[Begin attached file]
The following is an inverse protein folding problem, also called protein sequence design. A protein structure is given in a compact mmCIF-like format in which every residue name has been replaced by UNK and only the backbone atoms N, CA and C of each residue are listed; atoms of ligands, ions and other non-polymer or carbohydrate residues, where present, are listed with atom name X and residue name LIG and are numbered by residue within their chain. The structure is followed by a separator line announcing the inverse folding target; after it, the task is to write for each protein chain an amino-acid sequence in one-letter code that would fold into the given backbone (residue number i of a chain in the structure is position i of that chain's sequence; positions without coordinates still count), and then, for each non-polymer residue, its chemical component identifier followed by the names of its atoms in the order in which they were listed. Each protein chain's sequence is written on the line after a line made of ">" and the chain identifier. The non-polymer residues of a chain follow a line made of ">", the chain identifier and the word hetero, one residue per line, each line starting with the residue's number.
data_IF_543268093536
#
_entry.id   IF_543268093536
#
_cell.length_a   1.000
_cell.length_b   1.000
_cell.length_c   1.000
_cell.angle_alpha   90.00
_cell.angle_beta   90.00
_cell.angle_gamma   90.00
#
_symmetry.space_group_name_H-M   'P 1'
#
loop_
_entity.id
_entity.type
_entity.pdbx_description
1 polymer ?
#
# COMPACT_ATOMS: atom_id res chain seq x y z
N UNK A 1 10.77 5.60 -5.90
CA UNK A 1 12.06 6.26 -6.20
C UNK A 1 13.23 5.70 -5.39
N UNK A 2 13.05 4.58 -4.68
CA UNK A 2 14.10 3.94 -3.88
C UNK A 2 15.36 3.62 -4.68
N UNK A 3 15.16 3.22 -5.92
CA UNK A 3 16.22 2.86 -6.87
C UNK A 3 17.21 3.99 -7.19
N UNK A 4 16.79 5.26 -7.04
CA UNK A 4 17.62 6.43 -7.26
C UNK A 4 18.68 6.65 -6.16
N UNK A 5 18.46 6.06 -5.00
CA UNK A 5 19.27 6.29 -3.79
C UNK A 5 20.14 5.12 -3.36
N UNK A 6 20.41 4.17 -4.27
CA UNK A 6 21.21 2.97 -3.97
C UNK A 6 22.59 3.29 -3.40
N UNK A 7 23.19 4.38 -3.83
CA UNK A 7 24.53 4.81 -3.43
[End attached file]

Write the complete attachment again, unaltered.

The following is an inverse protein folding problem, also called protein sequence design. A protein structure is given in a compact mmCIF-like format in which every residue name has been replaced by UNK and only the backbone atoms N, CA and C of each residue are listed; atoms of ligands, ions and other non-polymer or carbohydrate residues, where present, are listed with atom name X and residue name LIG and are numbered by residue within their chain. The structure is followed by a separator line announcing the inverse folding target; after it, the task is to write for each protein chain an amino-acid sequence in one-letter code that would fold into the given backbone (residue number i of a chain in the structure is position i of that chain's sequence; positions without coordinates still count), and then, for each non-polymer residue, its chemical component identifier followed by the names of its atoms in the order in which they were listed. Each protein chain's sequence is written on the line after a line made of ">" and the chain identifier. The non-polymer residues of a chain follow a line made of ">", the chain identifier and the word hetero, one residue per line, each line starting with the residue's number.
data_IF_543268093536
#
_entry.id   IF_543268093536
#
_cell.length_a   1.000
_cell.length_b   1.000
_cell.length_c   1.000
_cell.angle_alpha   90.00
_cell.angle_beta   90.00
_cell.angle_gamma   90.00
#
_symmetry.space_group_name_H-M   'P 1'
#
loop_
_entity.id
_entity.type
_entity.pdbx_description
1 polymer ?
#
# COMPACT_ATOMS: atom_id res chain seq x y z
N UNK A 1 10.77 5.60 -5.90
CA UNK A 1 12.06 6.26 -6.20
C UNK A 1 13.23 5.70 -5.39
N UNK A 2 13.05 4.58 -4.68
CA UNK A 2 14.10 3.94 -3.88
C UNK A 2 15.36 3.62 -4.68
N UNK A 3 15.16 3.22 -5.92
CA UNK A 3 16.22 2.86 -6.87
C UNK A 3 17.21 3.99 -7.19
N UNK A 4 16.79 5.26 -7.04
CA UNK A 4 17.62 6.43 -7.26
C UNK A 4 18.68 6.65 -6.16
N UNK A 5 18.46 6.06 -5.00
CA UNK A 5 19.27 6.29 -3.79
C UNK A 5 20.14 5.12 -3.36
N UNK A 6 20.41 4.17 -4.27
CA UNK A 6 21.21 2.97 -3.97
C UNK A 6 22.59 3.29 -3.40
N UNK A 7 23.19 4.38 -3.83
CA UNK A 7 24.53 4.81 -3.43